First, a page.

Pac-12: No. 10 Oregon vs. No. 17 Utah (Friday, 8 p.m. ET, ABC): In a rematch of Utah’s dominant 38-7 win against Oregon on Nov. 20, the Utes and Ducks will meet in the first-ever Pac-12 title game to be played in Las Vegas. The stakes are pretty clear: the winner will go to the Rose Bowl, while the loser will likely head to the Alamo Bowl.

Utah has now advanced to the title game in three of the past four seasons, including a loss to Oregon in 2019 when the Utes were ranked No. 5, but has yet to win. Oregon is looking for its fifth win in the Pac-12 title game in the 11 years since it debuted. — Kyle Bonagura


Big 12: No. 9 Baylor vs. No. 5 Oklahoma State (Saturday, noon ET, ABC): The Big 12 championship game is exactly what everyone predicted: Oklahoma State, in its first title game appearance, vs. Baylor, in Dave Aranda’s second season, a year after a 2-7 finish.

Of course, this isn’t at all what we expected. But that’s fair, because Mike Gundy didn’t either.

When the Cowboys opened with a seven-point win over Missouri State, it had the makings of a long season. And we’re not talking about this extra game.

“After the nonconference [games] I thought the chance was zero,” Gundy said this week about the possibility of being in this situation following the next two games, a five-point win over Tulsa and a one-point victory over Boise State. “I didn’t even think that far. I was just trying to get to where we can function to play the next game.”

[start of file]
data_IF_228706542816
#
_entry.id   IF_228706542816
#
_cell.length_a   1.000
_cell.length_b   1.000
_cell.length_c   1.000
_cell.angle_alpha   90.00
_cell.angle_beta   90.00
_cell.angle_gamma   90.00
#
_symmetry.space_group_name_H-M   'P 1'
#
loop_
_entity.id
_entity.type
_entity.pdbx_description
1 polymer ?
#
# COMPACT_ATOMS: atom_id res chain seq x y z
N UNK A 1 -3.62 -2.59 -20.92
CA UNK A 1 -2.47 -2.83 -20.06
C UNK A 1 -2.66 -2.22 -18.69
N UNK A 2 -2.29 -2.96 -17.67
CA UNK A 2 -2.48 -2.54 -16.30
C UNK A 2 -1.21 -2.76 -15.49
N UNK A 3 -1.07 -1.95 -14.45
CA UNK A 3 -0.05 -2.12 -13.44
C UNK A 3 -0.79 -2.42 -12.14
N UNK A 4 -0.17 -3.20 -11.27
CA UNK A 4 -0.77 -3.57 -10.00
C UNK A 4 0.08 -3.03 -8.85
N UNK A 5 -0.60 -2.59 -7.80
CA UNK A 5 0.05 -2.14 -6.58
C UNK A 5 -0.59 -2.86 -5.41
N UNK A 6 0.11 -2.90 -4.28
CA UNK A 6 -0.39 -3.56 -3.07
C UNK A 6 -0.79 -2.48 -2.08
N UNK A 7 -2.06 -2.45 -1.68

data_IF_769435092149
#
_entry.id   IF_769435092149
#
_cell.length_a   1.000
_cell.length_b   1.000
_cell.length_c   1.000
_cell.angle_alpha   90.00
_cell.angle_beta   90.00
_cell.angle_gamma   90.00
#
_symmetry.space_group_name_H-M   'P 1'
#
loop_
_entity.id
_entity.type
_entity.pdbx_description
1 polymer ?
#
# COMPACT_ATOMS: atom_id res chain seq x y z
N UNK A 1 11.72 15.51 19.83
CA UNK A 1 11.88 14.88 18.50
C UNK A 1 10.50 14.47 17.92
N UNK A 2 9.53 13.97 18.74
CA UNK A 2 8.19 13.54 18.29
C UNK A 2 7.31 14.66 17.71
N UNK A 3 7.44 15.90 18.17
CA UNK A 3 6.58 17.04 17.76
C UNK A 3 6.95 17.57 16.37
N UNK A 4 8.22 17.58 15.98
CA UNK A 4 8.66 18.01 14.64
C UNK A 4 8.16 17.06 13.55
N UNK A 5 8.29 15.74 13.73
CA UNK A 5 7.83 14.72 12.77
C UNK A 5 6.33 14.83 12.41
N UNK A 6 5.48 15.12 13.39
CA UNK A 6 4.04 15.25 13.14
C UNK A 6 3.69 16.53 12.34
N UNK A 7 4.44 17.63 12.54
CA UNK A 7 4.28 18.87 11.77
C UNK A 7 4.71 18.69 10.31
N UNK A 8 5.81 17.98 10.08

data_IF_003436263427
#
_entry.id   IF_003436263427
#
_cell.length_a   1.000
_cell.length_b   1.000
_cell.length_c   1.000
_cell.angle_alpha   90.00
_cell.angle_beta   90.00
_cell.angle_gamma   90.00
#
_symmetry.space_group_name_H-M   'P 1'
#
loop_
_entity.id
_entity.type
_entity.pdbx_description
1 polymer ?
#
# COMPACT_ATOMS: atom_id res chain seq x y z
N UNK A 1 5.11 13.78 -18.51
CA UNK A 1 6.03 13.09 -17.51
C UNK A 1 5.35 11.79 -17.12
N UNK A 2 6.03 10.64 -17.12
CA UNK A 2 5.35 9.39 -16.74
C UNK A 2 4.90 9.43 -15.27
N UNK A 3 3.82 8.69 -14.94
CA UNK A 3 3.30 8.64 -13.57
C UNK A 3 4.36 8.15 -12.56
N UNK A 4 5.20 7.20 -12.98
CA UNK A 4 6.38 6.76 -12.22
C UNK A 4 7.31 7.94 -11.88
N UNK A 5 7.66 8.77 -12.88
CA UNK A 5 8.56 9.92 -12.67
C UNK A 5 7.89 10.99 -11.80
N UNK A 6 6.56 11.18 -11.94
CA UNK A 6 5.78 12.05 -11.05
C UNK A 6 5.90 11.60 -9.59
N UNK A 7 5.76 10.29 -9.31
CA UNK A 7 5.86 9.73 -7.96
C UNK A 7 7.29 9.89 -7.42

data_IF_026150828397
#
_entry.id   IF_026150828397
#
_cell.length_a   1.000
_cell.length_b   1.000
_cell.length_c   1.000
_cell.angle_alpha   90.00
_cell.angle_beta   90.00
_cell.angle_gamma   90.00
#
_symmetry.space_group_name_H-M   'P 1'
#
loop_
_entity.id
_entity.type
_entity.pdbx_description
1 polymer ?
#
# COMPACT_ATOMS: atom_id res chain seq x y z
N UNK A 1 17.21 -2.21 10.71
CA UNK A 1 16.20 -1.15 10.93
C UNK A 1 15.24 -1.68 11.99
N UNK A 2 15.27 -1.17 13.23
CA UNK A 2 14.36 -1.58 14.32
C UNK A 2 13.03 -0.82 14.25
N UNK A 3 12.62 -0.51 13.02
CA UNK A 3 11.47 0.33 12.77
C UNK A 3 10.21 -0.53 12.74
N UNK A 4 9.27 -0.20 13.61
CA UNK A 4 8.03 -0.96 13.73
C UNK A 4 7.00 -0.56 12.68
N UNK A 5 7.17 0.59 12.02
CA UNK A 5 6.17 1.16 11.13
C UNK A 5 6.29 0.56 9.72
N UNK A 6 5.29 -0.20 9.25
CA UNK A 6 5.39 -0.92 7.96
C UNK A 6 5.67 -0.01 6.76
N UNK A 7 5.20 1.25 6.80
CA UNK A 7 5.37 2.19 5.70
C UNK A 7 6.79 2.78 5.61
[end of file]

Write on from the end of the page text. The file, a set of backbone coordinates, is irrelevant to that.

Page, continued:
All Gundy did was finish 11-1, with just a three-point loss to Iowa State in Ames on Oct. 23. That includes a 24-14 win over Baylor on Oct. 2, as well.

The Cowboys and Bears became two of the most improved teams in the country over the course of the season. With their first matchup two full months ago, both teams are treating this like they’re facing a new team.

“There was a lot of unforced errors in that [first] game,” Aranda said. “Things that, unfortunately, we could control that we didn’t do a very good job with. Credit to Oklahoma State. We played Baylor and we played them that night.”

Gundy believes the matchup will make for a really close game, but hopes the abundance of older players the Cowboys have on defense will make the difference.

“We have a number of 22- and 23-year-olds that were playing in the fourth quarter on defense [in the Cowboys’ 37-33 win over Oklahoma] and they were very productive. And then we had a true freshman jump offsides in a crucial situation. That’s just maturity and experience and age,” Gundy said. “These are two equal teams. I mean, we’re on the same level. Field position is going to be important, special teams is going to be important. We all know that effort and turnovers play a big role, and you go play. We need to control what we can control, which I think they will with the maturity that’s in that locker room.”

All that’s at stake for Oklahoma State is everything. The Cowboys would have a 49% chance to make the College Football Playoff with a win, but their chances would plummet with a loss, according to the Allstate Playoff Predictor. The Cowboys could become the first Big 12 team other than Oklahoma to reach the playoff.